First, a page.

William Bretton, son and heir of John Bretton of Bretton pays 3 shillings yearly for 5 bovates of land in in Bretton, 1425 (probably the son of the John Bretton mentioned in 1358,1362 and 1369). The History of Monk Bretton Priory gives further information about this (?) William. It states that there was a Sir William de Bretton, son and heir to John Bretton of West Bretton who in turn was the son of Richard and the grandson of another Richard. No titles are ascribed to these other three Brettons’. Is this an error and are they descended from the Sir William de Bretton mentioned in 1250 – or did this “new” Sir William (described as being alive in 1444) belong to another branch (unlikely) or did he receive a knighthood in his own lifetime as we surmised in the note on page 23 ? – without doubt he did not get the title as a priest because he is buried alongside his wife and has a sword and shield inscribed on his grave)

Page 98. H. of B.) 6th year of Edward IV. (1467)

“Charter of William Bretton granting to Thomas Boton, John Thomson, chaplain, and Thomas Robinson, one close called Sighrode, lying near the bridge of Barnsley with all his other messuages, lands and tenements, meadows,     woods and pastures in the parishes of Roystone and South Kirkby, with the appurtenances, to hold of the aforesaid Thomas, John and Thomas, their heirs and assigns, of the chief lords of those fees, by the services therefore due, and of right accustomed : the aforesaid William declaring that he and his heirs would warrent the aforesaid to the said Thomas, John and Thomas, their heirs and assigns for ever, and that he, the said William Bretton had substituted and put in his place his beloved in Christ, John Walker of Roystone and Richard Wilde of Barnsley, his joint and several attorneys, to deliver for him, and in his name, to the aforesaid Thomas Boton, John Thomson, chaplain, and Thomas Robinson, full and peaceful seisin, both in one close called Sighroyd, and also in all his lands and tenements within the parishes of Roystone and South Kirkby, according to the form and effect of this charter etc. In testimony to which he affixed his seal WITNESSES : John Clyfe, John Person, William Rainald and others. Given at Ackworth, 5th January, 6th Edward IV” (Note : the two different spellings of Sighrode and Sighroyd are copied verbatim)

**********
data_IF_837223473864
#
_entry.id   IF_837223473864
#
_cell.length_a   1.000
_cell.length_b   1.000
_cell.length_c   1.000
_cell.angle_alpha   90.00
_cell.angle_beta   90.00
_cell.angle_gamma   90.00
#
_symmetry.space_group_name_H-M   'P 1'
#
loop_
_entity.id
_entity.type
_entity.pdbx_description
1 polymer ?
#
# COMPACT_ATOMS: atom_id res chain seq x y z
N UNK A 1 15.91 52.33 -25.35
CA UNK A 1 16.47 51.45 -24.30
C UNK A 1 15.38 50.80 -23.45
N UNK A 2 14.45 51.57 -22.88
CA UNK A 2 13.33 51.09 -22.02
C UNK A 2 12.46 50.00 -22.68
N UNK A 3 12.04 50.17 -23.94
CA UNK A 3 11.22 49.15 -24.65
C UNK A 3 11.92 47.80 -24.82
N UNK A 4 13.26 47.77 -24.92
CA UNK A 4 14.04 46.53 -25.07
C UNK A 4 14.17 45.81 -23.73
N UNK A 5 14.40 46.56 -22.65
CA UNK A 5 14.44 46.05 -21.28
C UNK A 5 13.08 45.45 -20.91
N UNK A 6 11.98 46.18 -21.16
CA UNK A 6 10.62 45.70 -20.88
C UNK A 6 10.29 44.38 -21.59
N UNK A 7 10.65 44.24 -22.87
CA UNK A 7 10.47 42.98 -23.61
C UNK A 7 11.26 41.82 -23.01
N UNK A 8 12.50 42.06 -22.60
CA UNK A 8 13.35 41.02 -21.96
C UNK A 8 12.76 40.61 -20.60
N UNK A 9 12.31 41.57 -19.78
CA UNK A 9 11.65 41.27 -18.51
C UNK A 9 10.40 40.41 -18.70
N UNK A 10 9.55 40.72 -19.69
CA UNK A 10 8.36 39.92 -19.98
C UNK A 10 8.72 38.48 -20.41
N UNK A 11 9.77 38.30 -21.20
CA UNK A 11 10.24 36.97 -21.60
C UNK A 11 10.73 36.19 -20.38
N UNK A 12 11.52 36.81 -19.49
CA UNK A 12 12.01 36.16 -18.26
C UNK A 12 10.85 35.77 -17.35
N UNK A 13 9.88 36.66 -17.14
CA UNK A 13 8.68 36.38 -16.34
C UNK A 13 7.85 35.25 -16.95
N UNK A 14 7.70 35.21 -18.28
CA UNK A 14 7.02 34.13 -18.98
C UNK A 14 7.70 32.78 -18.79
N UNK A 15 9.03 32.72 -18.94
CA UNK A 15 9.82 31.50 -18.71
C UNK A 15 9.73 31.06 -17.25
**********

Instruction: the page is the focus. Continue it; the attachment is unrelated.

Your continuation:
Sighroyd was then given by John Thomson and Thomas Robinson to the Prior of Monk Bretton on 20th May, 7th Edward IV (1468)

John Bretton is a party to deeds concerning the estate of Richard Wentworth of Bretton, 1476.

Hunter, in “South Yorkshire, Doncaster, Vol II says :-

In 25 Henry VI. 1447, Richard Wentworth describing himself as of Everton, esquire, gives to William Fitz-William, of Sprotborough, and Nicholas Fitz-William esquires, his whole manor of West Bretton and manors of Bulcliffe and Cumberworth, with appurtenances in West Bretton, Bulcliffe, Cumberworth, Little Bretton, Darton, Clayton, High Hoyland, Ingburchworth, Fryth, Carhouse, North Elmsall, Staynton, Wickersley and Rotherham. He made his will in that year so that we have probably in this feoffment all the places where his estates lay, and we may presume that the other portions of the Dronsfield lands went with the other co-heiresses to the Bosviles. In his will he directs that he shallbe buried in the church of Holy Trinity at Everton. He names Richard and Thomas his sons, and he gives his daughter Isabel fourscore marks for her portion.

The legal estate in Bretton, etc, remained in the hands of the two Fitz-Williams and their heirs till Feb 2nd, 15 Edward IV (1476) when William Fitz-William lord of Sprotborough as heir to his father conveyed them to John Bretton and Thomas Mooke ( note. We have spent much time trying to discover information on Thomas Mooke as he appears to marry the widow of Thomas Bretton of Upsall, North Riding of Yorkshire – more on this separately), who on February 8th following conveyed them to John Conyers, Robert Constable, William Evers,and Robert Rythers, knights, William Gascoin William Fitz-William, John Fitz-William, son and heir of William,Thomas Fitzwilliam of Aldwark, Henry Sotehill, and John his son and heir, Thomas Wortley of Wortley, and Nicholas his son and heir, George Hopton of Swillington, John Woodruffe, John Fitz-William of Adwick, John Everingham of Birkin, John Nevil, Thomas Lacy, John Sotehill junior, Richard Peck and John Kaye, esquires, William Wortley, Hugh Wombwell, Robert Barnby, and John his son and heir, Ralph Barnby, and William Staynton, gentlemen.